mikeweil

Which jazz book are you reading right now?

183 posts in this topic

On 8.5.2020 at 9:58 PM, gmonahan said:

Thanks for the recommendation! I'll check it out!

 

you welcome !

Actually there are two books, the second one I post here is very rare, both are fine. 

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Almost finished reading "My Dear Departed Past" by Dave Frishberg. I especially enjoyed the stories about Dave playing with Bud Freeman, Ben Webster, and Al Cohn & Zoot Sims. The book focuses on Frishberg as a pianist, and also as a composer/songwriter. It is a book that will  particularly appeal to those who like Dave's songs. He describes the circumstances  that resulted in many of his songs.

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On 5/10/2020 at 4:49 AM, Gheorghe said:

 

you welcome !

Actually there are two books, the second one I post here is very rare, both are fine. 

Download (6).jpg

images.jpg

I've never been able to secure a copy of the MacDonald book :angry: . I have the Combs book, and it's quite good, but there's quite a bit of musical analysis that might go over the head of some readers (like me). Reading Combs, it's evident that Dameron was a highly enigmatic personality and biographical details are difficult to come by.

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9190UhUtOPL.jpg

Got a used copy in excellent condition for a few bucks. Nice read.

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3 hours ago, mikeweil said:

9190UhUtOPL.jpg

Got a used copy in excellent condition for a few bucks. Nice read.

Good one!

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Just started, "Rhythm Is My Beat" by Alfred Green- Freddie Green bio by his son Alfred.

I thought it was going to be a fawning tale of the relationship of father and son, but AG has done all his homework, with tons of footnotes and excerpts of interviews he did with various family members, musicians and jazz writers.

I'm up to the point where John Hammond 'discovers' FG at the local club where JH likes to get his rocks off watching nude 'mermaids' swimming around in a huge fish tank. JH is not spared critical review, as he takes apart the Basie Band to fit his perception of what the band should sound like, much to the consternation of both fired and retained band members. Lester Young and Billie Holiday's opinion of him is quoted in the book as a "Heartless meddler".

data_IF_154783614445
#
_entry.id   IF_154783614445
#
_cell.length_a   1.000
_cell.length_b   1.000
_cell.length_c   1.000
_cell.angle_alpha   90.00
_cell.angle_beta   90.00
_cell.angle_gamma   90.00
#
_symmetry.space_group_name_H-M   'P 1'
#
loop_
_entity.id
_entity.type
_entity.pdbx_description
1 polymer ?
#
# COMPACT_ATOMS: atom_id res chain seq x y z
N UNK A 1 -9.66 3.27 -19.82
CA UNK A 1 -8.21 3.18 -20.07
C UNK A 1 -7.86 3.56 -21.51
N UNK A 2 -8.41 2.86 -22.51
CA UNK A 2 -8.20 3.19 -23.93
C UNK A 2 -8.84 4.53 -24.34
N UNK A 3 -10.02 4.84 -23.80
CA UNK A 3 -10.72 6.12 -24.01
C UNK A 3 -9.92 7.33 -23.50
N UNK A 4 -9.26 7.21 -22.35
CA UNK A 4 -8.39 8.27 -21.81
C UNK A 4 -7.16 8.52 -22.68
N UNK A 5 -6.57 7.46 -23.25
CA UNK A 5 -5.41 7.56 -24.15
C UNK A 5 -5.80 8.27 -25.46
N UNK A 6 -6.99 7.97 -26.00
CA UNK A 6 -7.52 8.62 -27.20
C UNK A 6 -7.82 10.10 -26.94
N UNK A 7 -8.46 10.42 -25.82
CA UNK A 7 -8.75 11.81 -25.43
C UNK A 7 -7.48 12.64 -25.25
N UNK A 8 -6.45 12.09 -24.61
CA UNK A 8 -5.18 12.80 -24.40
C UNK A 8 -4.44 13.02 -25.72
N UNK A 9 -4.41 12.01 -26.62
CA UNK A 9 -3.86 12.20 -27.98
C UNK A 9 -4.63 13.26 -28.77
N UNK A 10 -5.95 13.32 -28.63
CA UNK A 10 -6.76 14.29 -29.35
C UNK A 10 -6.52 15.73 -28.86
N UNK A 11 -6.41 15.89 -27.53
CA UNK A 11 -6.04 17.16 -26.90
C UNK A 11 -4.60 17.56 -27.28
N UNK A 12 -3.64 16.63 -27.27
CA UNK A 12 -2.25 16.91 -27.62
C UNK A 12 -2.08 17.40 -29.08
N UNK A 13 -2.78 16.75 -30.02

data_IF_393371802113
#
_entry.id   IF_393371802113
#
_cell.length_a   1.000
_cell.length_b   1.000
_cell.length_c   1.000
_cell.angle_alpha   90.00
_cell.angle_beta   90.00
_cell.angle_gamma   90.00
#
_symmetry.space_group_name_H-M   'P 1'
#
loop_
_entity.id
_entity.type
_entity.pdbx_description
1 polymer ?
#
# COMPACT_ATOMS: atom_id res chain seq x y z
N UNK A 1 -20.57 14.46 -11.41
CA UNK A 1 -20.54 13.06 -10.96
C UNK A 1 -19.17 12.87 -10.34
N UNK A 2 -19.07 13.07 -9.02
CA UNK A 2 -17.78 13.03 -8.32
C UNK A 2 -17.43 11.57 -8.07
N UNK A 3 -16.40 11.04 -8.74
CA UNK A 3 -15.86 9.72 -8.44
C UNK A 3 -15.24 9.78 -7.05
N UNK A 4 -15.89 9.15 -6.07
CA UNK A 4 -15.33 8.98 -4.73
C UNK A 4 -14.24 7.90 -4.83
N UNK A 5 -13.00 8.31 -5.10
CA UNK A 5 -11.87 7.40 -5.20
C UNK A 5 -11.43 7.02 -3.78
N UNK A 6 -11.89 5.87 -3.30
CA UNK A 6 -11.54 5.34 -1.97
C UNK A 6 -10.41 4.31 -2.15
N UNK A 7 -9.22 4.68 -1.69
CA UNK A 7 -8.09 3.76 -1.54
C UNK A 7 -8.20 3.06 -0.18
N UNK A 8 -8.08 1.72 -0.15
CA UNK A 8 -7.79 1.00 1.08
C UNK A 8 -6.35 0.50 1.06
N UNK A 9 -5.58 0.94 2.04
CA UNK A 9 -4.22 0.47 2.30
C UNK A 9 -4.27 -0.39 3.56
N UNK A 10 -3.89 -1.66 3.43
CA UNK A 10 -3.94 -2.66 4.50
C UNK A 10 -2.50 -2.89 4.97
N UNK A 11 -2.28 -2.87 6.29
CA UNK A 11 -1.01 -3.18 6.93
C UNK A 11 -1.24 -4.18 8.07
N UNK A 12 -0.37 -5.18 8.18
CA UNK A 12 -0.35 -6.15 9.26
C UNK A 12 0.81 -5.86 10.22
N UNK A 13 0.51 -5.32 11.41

Hammond took the nine piece Basie band from KC, and started adding instrumentation of five or six men, which caused the band to "slow down and made it sluggish", according to Buck Clayton, who claimed they "never had a bad night in KC". When Hammond first unveiled his 'discovery' in NYC at Roseland, the Basie Band was a huge flop.

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Last night, I finished Max Gordon's memoir, Live at the Village Vanguard.  I enjoyed it. Gordon is an adept storyteller and writer. I only wish the book were longer!

Today, I started reading Carlos Santana's autobiography, The Universal Tone.

 

Edited by HutchFan

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At the moment I'm reading books on the fringes of jazz:

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Edited by mikeweil

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I'm currently re-reading this:

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One question I've been wondering about for some time (I also have the K.C. books by Ross Russell and by Driggs and Haddix):

How come all the history and writings about Kansas City jazz were always about Kansas City, MISSOURI, but never any explicit mention crept in about next-door Kansas City, KANSAS?
Was K.C. (Kansas) really "the pits" and nothing shaking there throughout these decades, and if so, was this all because there the reign of Pendergast did not extend beyond the MO. state limits, or was there a blind spot in the coverage somewhere? If the Southwestern territories around it (Oklahoma etc.) were bubbling with musical activity, something must have happend in Kansas (including "their" Kansas City) too?

Any historians who can can shed some light on this?

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On 9/15/2020 at 8:41 AM, ghost of miles said:

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I read this one a few years back.  It seemed good for what it is, a fairly brief biography.  I only wish it had been a longer work with more in-depth, first-hand interviews and research by the author.  Cannonball Adderley certainly deserves a painstakingly researched biography, but I don't think many publishers would agree with my sentiment.

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7 hours ago, duaneiac said:

I read this one a few years back.  It seemed good for what it is, a fairly brief biography.  I only wish it had been a longer work with more in-depth, first-hand interviews and research by the author.  Cannonball Adderley certainly deserves a painstakingly researched biography, but I don't think many publishers would agree with my sentiment.

At any rate, Cannonball Adderley is off the usual tracks of what Cary Ginell would have been expected to cover. It certainly is a surprise to see his name there (to me, anyway). His work for the "Milton Brown and the Founding of Western Swing" book was exceedingly detailed, and as the author of The Decca Hillbilly Discography 1934-1945 and co-author of the Discography of Western Swing and Hot String Bands, 1928-1942, he left no stone unturned either. Not to mention his numerous liner notes for LP and CD reissues of Western Swing.